Wanting a pre-db4 bogofilter
matthias.andree at gmx.de
Fri Feb 25 04:50:19 EST 2005
Karl Schmidt <karl at xtronics.com> writes:
> Matthias Andree wrote:
>> MySQL has several, but none of this has any meaning to bogofilter,
>> which does not use MySQL.
> I'm sorry, perhaps I haven't been clear enough - I'm not suggesting
> bogofilter use mysql -- that would be a "bad-thing"(TM). What I'm saying
> is mysql can use several different database storage engines. And yes,
> mysql can use Bdb just like bogofilter does, but there are reasons to
> look at the different ones, as one size does not fit all. Thus a look at
> the trade-offs of the different storage engines used in mysql could
> enlighten the choice for bogofilter including just the limited choice
> between Bdb3 and Bdb4.
There is no limited choice between Bdb3 and Bdb4, in fact, the changes
between Berkeley DB 3 and 4 are so minor it doesn't matter. Berkeley DB
3.2, 3.3, 4.0, 4.1, 4.2, 4.3 will work the same for bogofilter, where
versions since 4.1 will be a bit more robust against system crashes.
> My question still is does bogofilter need the added complexity of
No-one wants the added complexity, but we want the crash proofing. There
are consistently claims of bogofilter performance decreasing, and
without transactions, we can never say was it a crash, an abort, that
trashed the database, has spam changed, what else is the reason.
> Is the advantage a practical advantage or a theoretical advantage? Right
> now I have 185 1M log files in my db directory and it looks like I will
> have to set up yet another cron job to deal with it - this just seems to
> me that it isn't keeping with the KISS philosophy.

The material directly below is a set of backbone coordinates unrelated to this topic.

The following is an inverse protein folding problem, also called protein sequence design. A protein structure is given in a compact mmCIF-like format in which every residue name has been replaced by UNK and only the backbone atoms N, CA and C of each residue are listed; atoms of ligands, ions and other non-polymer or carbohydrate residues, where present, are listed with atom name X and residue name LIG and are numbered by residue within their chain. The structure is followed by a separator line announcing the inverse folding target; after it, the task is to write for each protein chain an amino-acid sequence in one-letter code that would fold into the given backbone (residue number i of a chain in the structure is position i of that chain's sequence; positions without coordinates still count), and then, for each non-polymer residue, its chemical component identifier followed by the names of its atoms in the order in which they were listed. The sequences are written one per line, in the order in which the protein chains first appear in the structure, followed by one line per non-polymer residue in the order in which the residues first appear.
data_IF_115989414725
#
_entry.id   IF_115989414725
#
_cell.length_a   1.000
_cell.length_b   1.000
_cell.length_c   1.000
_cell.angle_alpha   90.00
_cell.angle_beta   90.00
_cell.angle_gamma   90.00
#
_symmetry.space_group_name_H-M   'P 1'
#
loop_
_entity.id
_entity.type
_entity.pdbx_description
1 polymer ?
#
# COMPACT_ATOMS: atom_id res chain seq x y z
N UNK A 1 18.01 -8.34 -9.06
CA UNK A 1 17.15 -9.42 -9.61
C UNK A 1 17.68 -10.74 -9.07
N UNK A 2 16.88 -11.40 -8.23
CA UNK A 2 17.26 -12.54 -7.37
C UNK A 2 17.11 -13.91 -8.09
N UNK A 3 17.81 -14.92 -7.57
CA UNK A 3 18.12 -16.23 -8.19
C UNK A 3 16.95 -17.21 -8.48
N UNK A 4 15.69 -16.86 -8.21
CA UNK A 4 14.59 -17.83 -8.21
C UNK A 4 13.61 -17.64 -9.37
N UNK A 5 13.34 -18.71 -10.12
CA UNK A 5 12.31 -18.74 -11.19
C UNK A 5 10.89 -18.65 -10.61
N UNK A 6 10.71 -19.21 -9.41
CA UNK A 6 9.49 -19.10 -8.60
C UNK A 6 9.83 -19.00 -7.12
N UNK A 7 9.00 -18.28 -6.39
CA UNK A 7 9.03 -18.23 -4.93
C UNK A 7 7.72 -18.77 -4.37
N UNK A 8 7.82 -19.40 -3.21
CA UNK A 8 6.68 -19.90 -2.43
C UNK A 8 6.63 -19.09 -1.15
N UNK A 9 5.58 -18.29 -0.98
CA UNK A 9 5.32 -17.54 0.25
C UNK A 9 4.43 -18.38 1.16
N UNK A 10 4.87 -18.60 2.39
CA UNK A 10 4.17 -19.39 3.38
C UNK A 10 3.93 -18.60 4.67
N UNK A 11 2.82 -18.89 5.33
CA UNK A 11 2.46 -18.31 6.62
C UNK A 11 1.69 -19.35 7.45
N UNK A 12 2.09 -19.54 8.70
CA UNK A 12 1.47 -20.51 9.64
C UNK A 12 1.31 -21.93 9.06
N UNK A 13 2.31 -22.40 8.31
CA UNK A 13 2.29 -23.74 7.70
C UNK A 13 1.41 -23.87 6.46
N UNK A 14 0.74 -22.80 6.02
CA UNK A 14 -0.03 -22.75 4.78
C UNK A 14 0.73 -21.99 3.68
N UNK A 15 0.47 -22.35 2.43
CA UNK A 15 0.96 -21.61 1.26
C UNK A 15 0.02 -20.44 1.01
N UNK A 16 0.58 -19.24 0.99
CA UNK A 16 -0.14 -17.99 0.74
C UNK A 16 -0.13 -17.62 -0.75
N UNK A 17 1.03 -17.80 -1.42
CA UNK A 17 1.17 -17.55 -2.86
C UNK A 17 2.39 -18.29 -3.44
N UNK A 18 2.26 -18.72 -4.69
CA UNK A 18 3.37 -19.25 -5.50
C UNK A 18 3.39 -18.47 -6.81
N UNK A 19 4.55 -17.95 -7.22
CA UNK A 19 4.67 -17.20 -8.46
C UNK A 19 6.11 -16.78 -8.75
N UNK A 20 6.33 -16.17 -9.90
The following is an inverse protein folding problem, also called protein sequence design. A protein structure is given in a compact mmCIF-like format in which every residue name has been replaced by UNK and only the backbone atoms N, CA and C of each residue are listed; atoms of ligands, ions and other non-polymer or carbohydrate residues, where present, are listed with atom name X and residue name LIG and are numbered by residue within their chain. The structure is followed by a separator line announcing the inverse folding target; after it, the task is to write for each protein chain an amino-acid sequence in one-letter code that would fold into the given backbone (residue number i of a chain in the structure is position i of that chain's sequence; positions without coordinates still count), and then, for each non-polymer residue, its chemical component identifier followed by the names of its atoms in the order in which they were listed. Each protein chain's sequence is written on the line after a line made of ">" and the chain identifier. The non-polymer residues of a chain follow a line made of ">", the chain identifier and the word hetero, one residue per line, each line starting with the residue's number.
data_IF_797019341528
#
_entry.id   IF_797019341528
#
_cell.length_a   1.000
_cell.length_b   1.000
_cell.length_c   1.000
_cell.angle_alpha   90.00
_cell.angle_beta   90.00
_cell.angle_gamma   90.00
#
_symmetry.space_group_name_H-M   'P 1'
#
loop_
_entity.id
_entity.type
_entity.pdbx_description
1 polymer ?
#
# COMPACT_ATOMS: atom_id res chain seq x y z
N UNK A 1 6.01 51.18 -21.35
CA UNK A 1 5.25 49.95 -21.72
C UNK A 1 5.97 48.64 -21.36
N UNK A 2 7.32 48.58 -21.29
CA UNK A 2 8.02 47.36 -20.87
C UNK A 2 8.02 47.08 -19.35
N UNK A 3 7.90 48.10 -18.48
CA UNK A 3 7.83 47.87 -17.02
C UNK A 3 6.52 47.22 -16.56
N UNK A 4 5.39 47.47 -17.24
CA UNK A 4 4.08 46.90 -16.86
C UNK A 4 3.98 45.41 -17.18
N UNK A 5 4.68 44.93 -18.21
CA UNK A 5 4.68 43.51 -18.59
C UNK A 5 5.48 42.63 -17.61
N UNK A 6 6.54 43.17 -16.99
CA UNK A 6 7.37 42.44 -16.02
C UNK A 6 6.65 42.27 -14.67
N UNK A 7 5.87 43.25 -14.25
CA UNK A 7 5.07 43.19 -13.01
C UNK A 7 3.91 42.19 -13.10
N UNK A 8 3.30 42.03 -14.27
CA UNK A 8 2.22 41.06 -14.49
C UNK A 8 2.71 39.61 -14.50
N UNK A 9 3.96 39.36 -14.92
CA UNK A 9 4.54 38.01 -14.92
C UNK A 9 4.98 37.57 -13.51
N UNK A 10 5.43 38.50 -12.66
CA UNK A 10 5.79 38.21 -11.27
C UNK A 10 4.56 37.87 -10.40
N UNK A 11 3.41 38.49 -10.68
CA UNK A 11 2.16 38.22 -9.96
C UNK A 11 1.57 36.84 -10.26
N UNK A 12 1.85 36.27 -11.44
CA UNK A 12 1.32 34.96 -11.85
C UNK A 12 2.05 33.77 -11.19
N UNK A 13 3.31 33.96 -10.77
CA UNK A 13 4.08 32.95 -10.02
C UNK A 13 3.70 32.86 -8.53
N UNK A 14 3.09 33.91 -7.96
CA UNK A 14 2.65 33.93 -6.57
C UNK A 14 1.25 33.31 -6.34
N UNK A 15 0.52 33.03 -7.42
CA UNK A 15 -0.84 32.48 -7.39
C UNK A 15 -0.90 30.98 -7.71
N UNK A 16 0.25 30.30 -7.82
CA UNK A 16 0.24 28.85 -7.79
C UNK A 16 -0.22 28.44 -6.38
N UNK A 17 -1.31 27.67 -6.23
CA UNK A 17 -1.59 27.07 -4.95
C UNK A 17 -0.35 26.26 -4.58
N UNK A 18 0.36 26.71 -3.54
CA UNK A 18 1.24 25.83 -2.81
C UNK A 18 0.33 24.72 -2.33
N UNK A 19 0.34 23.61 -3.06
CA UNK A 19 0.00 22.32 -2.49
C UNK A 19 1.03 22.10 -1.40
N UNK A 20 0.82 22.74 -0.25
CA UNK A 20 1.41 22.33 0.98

The next bogofilter release (I'm still trying to convince David we
should call it 0.93.6, but it might end up as 0.94.0) will automatically
remove most of these log files when the program is closing the database
by default (it can be configured not to do that, --db-log-autoremove=no).
>> exhibit A-C-I-D properties, as does Berkeley DB with transactional
>> datastore mode. Berkeley DB without transactional mode, QDBM and TDB
>> only exhibit the I (isolation) property.
> Yes, and if I understand bogofilter (not that I do completely) could
> still work without any of the A-C-I-D (but probably could use the "D"
> which is provided by a Journaled file system (I think?))?
Are you actually reading my messages?
I wrote, more than once, that journalled file systems journal directory
changes, *not* file content changes!
Hence, journalled file systems guarantee nothing except making on-disk
directory and inode structures consistent. I don't know about Solaris,
but FreeBSD and Linux are *still* incapable of /enforcing/ a proper
write order for their journals or softdep filesystems with write caches
enabled, so you can also trash your journalled file system unnoticed...
And write caches enabled is the common case unfortunately.
At any rate, the guarantees journalled file systems make are limited to
the file system internal structures and have *zero* relevance for